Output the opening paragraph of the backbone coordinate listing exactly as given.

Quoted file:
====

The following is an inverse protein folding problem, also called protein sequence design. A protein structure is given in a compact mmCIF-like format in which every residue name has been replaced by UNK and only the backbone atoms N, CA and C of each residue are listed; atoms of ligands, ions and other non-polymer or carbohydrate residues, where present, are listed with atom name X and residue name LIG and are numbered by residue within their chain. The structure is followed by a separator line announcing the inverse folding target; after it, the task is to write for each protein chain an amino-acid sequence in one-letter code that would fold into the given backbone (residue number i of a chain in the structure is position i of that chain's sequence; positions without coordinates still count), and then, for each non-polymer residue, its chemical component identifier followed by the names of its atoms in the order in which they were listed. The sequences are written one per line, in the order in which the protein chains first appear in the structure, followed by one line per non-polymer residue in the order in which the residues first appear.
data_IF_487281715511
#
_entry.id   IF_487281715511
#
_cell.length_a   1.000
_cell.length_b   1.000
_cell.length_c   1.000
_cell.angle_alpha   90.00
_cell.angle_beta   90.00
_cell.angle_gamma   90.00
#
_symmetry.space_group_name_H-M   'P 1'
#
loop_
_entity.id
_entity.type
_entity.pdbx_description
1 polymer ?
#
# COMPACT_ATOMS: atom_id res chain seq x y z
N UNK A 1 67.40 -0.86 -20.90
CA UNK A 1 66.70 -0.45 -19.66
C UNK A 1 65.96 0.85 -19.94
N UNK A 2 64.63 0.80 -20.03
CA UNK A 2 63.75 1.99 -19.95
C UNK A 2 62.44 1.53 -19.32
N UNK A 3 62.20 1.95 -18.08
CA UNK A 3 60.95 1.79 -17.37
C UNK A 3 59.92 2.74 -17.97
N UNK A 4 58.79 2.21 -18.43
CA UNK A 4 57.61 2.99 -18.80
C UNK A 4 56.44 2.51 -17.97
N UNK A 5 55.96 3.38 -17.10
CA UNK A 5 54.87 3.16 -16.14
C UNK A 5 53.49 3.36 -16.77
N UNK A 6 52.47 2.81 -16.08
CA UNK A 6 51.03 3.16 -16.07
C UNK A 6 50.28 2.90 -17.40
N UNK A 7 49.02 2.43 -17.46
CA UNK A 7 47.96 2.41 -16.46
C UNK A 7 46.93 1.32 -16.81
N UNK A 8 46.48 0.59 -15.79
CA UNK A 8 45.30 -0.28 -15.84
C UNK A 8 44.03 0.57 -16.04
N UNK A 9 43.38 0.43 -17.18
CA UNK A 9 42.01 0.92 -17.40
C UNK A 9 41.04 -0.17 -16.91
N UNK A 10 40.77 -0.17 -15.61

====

The following is an inverse protein folding problem, also called protein sequence design. A protein structure is given in a compact mmCIF-like format in which every residue name has been replaced by UNK and only the backbone atoms N, CA and C of each residue are listed; atoms of ligands, ions and other non-polymer or carbohydrate residues, where present, are listed with atom name X and residue name LIG and are numbered by residue within their chain. The structure is followed by a separator line announcing the inverse folding target; after it, the task is to write for each protein chain an amino-acid sequence in one-letter code that would fold into the given backbone (residue number i of a chain in the structure is position i of that chain's sequence; positions without coordinates still count), and then, for each non-polymer residue, its chemical component identifier followed by the names of its atoms in the order in which they were listed. The sequences are written one per line, in the order in which the protein chains first appear in the structure, followed by one line per non-polymer residue in the order in which the residues first appear.